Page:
Treatments for Aortic Disease

There are many issues to consider when choosing treatment for aortic surgery. Surgeons at the Aortic Program will discuss with you the options recommended for your condition:  

Surgical treatment options include:

Timing of Elective Surgery
Elective aortic surgery is offered when the risk of rupture or dissection is greater than the risk of surgery. Declining surgical risk and the accompanying improved outcomes allow surgery to be performed earlier in the disease today than in the past, intervening before life-threatening rupture or dissection occurs. In determining the timing of surgery, the overall condition of the individual and their aortic tissue is evaluated, considering several factors including:

  • Size of aneurysm
  • Rate of aortic expansion
  • Shape of aneurysm
  • Family history of early aortic rupture or dissection
  • Type of aortic disease present (Marfan syndrome, bicuspid, other connective tissue disorder, etc.)
  • General health and age of patient
  • Symptomatic aorta with pressure or pain in the chest or back

Medical treatment of various aortic pathologies entails the following:

  • Strict control of the blood pressure and heart rate
  • Smoking cessation
  • Blood cholesterol and sugar control

Avoiding any risky activities that increases the risk of aortic rupture: lifting heavy weights, any activities that put the patient at risk for fall (deceleration injury) such as contact sports, bike and horse back riding, etc.

Reasons for Early Intervention
The ascending aortic aneurysm is replacement to prevent acute type A aortic dissection and rupture. The rule of thumb for replacement in low-risk population (no history of connective tissue disorder such as Marfan’s patients, no family history of ruptured/dissected aorta or peripheral vessels, and certain medical conditions increasing the risk of rupture) has been any ascending aorta greater than 5.5 cm or twice the indexed aortic size (to factor in patient’s height).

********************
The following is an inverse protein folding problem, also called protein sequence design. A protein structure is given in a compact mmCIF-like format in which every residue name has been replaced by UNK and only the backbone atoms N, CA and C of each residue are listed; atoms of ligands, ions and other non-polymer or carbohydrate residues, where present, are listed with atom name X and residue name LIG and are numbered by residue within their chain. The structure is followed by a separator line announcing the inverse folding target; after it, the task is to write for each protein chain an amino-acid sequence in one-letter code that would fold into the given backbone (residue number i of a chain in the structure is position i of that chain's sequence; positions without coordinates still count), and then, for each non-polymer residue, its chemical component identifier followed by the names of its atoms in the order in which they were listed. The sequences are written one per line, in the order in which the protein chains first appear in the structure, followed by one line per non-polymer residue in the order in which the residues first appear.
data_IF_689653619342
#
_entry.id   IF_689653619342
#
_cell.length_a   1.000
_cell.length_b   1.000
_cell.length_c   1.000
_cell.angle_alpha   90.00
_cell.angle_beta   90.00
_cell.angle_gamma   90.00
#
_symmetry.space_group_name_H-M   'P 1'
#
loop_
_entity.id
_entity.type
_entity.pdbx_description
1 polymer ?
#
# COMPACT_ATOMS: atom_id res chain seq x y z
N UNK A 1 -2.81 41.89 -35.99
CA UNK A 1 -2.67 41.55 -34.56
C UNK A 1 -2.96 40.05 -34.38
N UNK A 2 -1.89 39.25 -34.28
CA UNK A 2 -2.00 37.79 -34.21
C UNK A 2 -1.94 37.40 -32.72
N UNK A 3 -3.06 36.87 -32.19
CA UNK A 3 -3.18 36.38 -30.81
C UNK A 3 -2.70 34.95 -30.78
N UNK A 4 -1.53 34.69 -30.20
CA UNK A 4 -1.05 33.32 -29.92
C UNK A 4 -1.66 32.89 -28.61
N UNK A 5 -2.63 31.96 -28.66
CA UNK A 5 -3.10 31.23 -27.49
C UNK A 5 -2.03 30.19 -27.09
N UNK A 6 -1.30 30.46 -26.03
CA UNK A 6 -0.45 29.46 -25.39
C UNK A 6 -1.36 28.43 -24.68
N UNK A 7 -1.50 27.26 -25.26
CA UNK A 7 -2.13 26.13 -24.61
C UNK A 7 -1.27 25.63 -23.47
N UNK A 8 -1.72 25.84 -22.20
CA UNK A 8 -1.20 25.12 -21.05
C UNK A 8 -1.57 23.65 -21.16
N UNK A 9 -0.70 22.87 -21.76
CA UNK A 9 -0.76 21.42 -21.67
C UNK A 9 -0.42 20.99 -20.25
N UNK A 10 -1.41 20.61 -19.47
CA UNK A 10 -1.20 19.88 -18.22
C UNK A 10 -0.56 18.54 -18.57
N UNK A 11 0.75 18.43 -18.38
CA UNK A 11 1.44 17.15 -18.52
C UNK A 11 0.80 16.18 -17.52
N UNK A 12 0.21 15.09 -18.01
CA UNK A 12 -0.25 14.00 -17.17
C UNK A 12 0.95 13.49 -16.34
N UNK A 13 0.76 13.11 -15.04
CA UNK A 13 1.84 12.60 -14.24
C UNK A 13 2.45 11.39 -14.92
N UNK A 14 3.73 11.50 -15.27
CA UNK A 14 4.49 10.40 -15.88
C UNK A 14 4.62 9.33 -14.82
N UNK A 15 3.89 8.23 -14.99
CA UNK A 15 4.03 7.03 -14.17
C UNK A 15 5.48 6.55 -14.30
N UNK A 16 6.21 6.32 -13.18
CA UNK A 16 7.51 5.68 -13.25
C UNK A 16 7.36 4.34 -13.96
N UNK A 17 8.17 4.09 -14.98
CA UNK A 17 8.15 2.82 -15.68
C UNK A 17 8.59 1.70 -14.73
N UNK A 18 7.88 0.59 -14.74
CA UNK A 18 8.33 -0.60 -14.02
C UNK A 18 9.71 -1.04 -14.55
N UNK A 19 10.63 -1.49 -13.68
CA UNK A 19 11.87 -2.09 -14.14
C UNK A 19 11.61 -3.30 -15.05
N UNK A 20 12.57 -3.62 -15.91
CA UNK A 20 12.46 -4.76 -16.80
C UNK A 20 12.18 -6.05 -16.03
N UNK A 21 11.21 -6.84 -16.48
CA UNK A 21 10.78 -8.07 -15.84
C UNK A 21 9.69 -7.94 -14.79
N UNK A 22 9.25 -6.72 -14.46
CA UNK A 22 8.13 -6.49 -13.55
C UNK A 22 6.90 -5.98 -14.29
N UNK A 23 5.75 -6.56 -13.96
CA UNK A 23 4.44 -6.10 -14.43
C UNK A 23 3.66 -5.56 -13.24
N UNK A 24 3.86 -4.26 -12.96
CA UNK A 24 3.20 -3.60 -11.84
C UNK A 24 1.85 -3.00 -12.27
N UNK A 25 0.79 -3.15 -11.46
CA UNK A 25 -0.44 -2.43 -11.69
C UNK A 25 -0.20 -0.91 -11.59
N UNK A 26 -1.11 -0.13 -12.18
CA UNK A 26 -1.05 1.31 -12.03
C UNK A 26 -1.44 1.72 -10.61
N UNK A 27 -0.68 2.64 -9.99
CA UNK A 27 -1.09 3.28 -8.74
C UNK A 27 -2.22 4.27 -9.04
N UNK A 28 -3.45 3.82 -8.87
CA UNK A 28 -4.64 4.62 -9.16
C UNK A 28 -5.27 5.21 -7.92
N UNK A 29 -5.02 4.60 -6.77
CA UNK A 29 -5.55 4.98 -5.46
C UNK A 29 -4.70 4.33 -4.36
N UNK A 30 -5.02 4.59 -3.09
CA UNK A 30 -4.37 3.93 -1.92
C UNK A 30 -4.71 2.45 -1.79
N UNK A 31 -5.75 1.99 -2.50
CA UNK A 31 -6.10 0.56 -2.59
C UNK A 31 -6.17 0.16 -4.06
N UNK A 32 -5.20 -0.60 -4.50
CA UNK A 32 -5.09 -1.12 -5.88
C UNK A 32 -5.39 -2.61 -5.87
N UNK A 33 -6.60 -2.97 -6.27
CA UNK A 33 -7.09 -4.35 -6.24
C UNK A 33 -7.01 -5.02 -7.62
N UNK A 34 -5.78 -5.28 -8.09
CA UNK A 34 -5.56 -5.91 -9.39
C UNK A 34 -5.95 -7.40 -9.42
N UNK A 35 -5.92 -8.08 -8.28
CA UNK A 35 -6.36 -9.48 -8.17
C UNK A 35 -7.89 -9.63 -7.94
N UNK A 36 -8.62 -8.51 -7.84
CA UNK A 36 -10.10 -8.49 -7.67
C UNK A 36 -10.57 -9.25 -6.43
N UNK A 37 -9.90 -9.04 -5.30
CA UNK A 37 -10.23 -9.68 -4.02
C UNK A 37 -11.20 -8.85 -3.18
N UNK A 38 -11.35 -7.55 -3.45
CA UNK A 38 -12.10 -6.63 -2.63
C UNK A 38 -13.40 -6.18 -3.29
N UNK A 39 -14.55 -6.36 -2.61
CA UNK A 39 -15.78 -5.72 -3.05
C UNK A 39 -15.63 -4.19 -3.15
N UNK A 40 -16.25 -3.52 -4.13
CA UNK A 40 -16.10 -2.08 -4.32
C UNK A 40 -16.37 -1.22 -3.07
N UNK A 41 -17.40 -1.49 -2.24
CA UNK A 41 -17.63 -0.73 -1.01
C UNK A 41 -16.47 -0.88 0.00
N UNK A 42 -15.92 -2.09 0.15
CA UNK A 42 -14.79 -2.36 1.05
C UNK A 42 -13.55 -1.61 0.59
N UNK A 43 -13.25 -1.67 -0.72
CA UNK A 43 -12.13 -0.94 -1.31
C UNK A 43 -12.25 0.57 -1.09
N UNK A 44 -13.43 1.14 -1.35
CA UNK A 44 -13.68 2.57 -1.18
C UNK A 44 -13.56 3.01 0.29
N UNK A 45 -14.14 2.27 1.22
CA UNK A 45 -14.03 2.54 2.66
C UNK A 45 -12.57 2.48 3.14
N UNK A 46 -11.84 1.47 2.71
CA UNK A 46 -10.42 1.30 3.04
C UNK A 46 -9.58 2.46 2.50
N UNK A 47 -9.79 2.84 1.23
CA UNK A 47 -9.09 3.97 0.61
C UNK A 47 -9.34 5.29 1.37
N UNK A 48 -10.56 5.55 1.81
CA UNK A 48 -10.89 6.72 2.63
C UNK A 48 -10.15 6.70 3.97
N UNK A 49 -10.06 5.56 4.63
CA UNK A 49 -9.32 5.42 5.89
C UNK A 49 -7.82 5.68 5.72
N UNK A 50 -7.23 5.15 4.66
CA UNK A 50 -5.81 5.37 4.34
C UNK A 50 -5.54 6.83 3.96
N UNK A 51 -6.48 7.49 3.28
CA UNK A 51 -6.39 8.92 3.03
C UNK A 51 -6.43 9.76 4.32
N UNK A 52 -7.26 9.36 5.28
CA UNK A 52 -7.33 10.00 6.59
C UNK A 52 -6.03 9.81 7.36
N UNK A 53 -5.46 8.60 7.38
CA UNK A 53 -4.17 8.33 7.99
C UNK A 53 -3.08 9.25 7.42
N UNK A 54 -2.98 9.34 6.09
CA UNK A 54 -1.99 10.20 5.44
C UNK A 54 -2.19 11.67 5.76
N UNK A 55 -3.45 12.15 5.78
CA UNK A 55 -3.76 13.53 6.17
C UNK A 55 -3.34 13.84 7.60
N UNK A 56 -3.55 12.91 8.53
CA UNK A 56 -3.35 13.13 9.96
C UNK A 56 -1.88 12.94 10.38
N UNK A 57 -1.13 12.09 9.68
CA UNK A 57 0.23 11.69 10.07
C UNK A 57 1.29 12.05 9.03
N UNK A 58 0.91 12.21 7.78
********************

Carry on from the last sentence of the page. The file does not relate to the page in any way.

Recent studies, performed by Gorman Cardiovascular Research Group at University of Pennsylvania found that 62% of adult patients presenting with life-threatening type A aortic dissection had a maximum aortic diameter less than 5.5cm; in 42% of patients, largest diameter of the ascending aorta was less than 5cm, and 20% had maximal ascending aortic diameters less than 4.5cm. Based on this study, the group recommended that preventive replacement of the ascending aorta should be considered at sizes 4.5-5.5cm, especially in centers specializing in aortic care.